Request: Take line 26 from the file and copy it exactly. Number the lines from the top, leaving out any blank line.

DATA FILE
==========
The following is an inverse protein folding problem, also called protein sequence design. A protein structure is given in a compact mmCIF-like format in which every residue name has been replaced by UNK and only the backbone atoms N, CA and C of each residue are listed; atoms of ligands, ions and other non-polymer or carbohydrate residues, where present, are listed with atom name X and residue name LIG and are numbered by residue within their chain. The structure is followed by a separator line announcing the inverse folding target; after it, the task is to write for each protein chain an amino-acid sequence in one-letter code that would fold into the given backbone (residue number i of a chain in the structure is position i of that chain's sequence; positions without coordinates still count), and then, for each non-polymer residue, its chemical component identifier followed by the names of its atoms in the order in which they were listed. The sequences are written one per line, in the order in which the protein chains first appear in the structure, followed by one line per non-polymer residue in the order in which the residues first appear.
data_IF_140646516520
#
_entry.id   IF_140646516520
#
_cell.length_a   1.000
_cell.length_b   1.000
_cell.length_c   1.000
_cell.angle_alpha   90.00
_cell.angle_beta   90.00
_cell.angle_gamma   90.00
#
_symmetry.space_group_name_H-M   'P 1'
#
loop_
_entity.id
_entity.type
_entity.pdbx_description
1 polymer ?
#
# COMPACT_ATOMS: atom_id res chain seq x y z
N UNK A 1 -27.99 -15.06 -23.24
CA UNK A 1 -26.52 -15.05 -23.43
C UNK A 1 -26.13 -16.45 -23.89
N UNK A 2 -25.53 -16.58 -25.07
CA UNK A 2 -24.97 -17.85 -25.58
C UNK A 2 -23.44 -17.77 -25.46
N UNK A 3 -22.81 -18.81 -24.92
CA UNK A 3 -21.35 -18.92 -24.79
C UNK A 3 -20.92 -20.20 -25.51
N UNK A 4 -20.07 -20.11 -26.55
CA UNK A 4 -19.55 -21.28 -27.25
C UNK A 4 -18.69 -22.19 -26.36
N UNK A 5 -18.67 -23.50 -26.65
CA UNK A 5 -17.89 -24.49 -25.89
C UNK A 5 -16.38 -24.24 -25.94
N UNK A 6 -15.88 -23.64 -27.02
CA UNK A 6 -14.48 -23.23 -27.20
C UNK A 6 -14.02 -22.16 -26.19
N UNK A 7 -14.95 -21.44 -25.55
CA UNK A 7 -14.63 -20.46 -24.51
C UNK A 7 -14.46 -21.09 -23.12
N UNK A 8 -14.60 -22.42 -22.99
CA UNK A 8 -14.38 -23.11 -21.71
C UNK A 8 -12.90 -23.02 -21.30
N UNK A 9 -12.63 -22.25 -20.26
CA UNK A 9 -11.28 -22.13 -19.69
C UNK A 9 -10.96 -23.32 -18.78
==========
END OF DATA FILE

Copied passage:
CA UNK A 2 -24.97 -17.85 -25.58